Newswise — Researchers are uncovering specific cells and proteins in an animal model that are linked to inflammation processes that can lead to chronic pain. They have found certain proteins can be targeted and modulated by spinal cord stimulation (SCS) using an approach known as differential target multiplexed programming (DTMP). The implications of this work are significant for patient suffering with chronic pain.

A type of cells called glia maintain balance in neural tissues. However, when a patient experiences a nerve injury, these cells can become disrupted and respond with inflammation and pain. Doctors often choose SCS, which uses electrical signals, to alleviate the pain. With the DTMP approach, multiplexed electrical signals are programmed to modulate neurons and glial cells and promote a return to proper neural homeostatic balance.  The treatment has been shown to work in an animal model, and researchers are now using high throughput molecular biology techniques, such as transcriptomics and proteomics, to better understand the mode of action of SCS, particularly DTMP.

Given that proteins are the ultimate acting biological entities, the researchers have looked at the changes in the expression profile of thousands of proteins resulting from the pain model and how DTMP modulates them. The data has shown that proteins involved in inflammatory cascades are activated to maintain hypersensitivity in the neuropathic chronic pain state. DTMP was found to significantly reverse the expression of proteins affected by the pain model, which demonstrates a shift toward homeostatic neural/glial balance and analgesia.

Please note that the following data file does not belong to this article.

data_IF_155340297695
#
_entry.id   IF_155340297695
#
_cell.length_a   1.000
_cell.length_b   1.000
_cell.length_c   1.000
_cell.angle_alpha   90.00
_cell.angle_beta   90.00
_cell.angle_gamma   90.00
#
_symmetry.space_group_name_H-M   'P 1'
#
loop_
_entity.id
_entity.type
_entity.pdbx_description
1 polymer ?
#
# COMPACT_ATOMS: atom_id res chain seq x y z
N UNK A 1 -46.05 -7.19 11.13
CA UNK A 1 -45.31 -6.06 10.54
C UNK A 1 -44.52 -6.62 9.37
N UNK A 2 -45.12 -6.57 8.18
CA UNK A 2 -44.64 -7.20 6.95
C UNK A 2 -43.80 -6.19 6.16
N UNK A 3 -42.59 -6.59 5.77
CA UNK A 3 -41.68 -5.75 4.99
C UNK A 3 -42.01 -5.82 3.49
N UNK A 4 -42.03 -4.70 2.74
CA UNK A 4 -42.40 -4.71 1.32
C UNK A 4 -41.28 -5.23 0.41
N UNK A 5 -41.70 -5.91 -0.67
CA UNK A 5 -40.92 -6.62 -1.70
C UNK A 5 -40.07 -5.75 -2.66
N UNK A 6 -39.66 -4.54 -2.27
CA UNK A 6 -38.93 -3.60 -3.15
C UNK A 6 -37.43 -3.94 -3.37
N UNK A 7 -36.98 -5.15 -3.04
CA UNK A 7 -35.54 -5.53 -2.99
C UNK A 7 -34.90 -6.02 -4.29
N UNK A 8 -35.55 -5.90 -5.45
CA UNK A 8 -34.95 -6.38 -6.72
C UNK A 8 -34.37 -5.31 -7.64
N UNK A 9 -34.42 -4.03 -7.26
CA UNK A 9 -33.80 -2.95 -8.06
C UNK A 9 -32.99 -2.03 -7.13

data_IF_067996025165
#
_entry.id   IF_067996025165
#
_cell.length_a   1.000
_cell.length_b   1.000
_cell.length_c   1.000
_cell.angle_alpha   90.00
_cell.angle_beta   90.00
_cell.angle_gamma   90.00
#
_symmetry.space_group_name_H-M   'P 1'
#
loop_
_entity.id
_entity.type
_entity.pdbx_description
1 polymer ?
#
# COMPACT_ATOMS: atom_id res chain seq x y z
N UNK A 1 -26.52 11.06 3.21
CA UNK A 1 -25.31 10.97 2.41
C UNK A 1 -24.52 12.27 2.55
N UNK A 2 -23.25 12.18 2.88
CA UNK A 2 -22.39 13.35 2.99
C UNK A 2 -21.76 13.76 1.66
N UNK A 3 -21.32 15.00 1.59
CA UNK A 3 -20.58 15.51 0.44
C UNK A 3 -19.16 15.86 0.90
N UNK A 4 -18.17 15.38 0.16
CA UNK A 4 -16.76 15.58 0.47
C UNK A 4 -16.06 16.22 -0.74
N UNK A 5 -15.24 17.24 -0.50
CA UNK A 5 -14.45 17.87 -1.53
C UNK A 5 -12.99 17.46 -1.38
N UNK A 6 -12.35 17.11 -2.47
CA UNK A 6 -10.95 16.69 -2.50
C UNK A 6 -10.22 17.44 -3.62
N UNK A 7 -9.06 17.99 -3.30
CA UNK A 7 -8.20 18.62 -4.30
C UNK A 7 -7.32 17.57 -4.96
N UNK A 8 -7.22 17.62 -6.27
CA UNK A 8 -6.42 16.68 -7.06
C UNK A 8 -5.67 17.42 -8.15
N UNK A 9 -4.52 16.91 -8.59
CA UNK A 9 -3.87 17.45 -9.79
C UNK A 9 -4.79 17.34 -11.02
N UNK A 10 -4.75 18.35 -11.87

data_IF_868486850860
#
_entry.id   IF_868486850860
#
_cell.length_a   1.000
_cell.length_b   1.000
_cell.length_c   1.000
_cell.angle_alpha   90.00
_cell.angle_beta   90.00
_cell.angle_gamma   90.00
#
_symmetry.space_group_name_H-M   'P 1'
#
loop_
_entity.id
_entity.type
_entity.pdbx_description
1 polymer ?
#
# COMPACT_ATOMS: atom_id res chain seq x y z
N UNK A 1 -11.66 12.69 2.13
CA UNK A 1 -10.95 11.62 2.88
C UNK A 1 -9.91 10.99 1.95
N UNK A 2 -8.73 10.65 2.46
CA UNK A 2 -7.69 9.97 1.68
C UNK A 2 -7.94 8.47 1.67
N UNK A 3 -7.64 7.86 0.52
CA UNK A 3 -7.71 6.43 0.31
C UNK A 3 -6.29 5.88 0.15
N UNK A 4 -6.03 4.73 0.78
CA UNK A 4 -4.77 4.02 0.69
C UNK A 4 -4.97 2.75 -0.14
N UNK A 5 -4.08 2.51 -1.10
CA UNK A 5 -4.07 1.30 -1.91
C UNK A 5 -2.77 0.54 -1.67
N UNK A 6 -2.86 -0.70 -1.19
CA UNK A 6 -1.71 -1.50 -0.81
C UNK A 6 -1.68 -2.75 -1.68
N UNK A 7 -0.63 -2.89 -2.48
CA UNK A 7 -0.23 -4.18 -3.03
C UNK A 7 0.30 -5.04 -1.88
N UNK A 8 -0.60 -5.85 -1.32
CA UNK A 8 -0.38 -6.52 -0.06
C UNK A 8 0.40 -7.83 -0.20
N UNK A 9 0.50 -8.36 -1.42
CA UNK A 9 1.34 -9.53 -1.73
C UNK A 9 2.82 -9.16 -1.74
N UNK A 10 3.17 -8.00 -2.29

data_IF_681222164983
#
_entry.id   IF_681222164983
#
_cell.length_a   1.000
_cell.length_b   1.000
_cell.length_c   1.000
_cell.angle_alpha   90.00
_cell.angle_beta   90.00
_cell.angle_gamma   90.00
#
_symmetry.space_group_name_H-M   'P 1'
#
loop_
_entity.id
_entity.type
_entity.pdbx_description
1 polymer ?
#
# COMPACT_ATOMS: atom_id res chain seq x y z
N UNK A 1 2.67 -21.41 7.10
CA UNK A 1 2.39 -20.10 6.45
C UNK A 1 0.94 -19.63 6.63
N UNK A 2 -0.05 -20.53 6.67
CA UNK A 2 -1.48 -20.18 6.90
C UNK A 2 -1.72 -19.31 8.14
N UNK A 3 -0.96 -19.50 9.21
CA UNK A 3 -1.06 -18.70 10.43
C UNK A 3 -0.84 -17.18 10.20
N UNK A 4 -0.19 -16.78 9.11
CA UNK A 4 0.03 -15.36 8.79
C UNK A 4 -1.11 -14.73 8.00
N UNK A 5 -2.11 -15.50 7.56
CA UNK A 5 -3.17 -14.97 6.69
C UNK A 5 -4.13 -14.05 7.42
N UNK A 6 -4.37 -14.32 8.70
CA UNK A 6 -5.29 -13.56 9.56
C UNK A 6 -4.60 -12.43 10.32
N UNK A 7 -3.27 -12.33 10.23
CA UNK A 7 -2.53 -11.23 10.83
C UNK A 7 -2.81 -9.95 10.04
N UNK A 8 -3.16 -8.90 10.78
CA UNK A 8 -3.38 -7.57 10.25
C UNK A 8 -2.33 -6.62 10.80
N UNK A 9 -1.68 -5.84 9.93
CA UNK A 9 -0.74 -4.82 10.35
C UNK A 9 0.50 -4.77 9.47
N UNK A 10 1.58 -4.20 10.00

The study received a Best of Meeting Abstract Award from the American Society of Regional Anesthesia and Pain Medicine (ASRA) for its 19th Annual Pain Medicine Meeting, being held virtually November 20-22, 2020. Lead author Dana M. Tilley, PhD, will present Abstract #1414, “Differential Target Multiplexed Spinal Cord Stimulation Reverses Proteome Changes induced by a Peripheral Neuropathic Pain Model” on Saturday, November 21, at 1:15 pm.

ASRA is a professional member organization of more than 5,000 physicians and healthcare providers across the United States and the world. The vision of ASRA is to relieve the global burden of pain. ASRA is dedicated to advancing the science and practice of regional anesthesia and pain medicine to improve patient outcomes through research, education, and advocacy. Learn more at www.asra.com.